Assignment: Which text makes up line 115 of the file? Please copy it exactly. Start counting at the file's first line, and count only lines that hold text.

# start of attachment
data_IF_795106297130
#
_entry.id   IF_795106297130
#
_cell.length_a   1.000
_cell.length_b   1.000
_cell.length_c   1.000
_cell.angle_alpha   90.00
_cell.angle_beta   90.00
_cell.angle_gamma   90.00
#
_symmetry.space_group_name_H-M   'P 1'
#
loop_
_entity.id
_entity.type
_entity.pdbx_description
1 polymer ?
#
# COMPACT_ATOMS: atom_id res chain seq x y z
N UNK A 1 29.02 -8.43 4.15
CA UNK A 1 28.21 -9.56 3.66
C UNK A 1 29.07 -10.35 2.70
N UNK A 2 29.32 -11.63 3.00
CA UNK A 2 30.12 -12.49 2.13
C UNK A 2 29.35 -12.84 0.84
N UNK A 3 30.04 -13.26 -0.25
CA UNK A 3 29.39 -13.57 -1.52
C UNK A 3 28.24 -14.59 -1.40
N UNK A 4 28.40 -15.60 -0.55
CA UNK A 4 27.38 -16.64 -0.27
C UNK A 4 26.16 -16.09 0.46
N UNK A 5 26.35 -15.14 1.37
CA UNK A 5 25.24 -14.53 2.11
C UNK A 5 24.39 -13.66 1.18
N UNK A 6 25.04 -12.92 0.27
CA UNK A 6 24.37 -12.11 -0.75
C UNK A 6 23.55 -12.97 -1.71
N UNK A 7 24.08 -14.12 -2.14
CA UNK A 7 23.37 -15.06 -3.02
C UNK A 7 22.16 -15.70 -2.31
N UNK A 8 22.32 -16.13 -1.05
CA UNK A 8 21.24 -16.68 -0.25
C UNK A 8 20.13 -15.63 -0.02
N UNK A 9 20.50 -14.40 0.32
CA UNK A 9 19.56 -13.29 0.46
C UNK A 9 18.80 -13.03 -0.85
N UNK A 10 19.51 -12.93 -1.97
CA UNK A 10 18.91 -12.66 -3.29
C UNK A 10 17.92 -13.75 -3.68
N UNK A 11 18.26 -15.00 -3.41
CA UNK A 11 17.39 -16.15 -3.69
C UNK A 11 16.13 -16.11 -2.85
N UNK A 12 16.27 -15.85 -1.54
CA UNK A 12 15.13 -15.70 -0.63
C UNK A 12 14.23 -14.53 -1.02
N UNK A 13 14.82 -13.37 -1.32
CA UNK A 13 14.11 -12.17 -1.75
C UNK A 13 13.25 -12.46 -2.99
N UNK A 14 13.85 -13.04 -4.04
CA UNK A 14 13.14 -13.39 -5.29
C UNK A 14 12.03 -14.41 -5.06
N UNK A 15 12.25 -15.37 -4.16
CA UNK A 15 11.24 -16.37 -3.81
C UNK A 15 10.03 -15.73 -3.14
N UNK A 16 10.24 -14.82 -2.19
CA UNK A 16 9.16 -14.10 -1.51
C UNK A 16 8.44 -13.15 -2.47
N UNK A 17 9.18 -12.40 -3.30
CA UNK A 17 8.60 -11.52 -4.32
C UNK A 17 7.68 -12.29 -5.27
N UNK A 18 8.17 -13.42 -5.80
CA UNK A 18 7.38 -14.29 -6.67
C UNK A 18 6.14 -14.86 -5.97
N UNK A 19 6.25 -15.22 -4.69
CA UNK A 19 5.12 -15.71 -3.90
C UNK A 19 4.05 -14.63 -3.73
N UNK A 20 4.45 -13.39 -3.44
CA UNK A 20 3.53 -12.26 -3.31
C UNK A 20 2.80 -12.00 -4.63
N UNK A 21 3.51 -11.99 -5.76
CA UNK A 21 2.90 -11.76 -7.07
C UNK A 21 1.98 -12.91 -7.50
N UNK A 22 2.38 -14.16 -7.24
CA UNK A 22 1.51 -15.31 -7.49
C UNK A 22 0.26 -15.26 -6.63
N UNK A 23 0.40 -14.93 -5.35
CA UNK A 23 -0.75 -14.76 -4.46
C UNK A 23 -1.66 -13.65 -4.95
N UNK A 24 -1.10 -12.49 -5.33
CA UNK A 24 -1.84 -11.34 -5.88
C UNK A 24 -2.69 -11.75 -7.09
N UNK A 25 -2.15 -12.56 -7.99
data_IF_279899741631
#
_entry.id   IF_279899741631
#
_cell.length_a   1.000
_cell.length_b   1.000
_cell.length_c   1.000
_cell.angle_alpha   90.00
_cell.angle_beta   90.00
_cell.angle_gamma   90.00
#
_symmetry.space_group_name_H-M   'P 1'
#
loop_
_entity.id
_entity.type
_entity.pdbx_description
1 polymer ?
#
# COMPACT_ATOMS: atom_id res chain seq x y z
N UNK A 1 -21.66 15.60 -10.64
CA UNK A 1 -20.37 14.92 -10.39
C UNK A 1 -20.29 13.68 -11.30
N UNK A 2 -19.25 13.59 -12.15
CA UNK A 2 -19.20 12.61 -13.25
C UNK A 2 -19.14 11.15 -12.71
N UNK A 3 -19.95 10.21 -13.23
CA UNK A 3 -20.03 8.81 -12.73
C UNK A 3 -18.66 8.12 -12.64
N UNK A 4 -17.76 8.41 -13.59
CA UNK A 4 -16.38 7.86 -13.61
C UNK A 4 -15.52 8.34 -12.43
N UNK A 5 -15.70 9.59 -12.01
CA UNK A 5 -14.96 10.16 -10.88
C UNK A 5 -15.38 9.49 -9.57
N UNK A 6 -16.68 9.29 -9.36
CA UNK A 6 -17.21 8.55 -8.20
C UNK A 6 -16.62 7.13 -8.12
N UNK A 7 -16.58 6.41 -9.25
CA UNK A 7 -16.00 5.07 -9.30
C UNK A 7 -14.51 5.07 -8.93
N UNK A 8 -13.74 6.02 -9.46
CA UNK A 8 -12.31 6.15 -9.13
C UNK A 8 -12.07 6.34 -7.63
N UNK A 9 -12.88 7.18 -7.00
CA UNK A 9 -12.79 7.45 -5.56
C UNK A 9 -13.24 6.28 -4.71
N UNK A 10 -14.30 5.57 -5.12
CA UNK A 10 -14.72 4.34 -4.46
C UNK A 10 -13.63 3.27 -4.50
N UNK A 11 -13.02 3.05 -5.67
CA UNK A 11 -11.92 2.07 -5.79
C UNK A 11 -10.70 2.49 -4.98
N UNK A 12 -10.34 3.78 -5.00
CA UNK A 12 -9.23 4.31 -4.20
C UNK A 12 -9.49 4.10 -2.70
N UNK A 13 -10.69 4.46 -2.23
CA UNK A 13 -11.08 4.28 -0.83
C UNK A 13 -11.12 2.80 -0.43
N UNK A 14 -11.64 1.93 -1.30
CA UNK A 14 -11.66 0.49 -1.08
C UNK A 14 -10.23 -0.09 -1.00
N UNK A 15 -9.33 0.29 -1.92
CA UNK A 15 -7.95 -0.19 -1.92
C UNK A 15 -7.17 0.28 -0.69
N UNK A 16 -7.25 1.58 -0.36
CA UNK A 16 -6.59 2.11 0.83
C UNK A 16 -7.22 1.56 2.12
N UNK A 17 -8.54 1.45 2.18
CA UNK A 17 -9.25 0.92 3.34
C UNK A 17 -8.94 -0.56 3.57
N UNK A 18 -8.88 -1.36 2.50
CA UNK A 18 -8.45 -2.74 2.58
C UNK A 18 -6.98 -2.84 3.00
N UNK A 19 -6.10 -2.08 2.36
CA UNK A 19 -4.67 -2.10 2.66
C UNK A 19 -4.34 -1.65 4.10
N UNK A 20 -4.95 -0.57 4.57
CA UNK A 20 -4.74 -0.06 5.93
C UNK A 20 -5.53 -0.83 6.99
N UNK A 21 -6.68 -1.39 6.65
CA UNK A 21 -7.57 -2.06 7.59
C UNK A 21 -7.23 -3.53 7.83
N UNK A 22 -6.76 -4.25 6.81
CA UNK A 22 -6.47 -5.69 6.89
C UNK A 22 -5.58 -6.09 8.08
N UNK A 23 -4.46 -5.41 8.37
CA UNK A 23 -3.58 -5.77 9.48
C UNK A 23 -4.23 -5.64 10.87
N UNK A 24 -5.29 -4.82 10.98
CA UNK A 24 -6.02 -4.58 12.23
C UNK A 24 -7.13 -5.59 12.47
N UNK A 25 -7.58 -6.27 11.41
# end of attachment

CA UNK A 1 -20.37 14.92 -10.39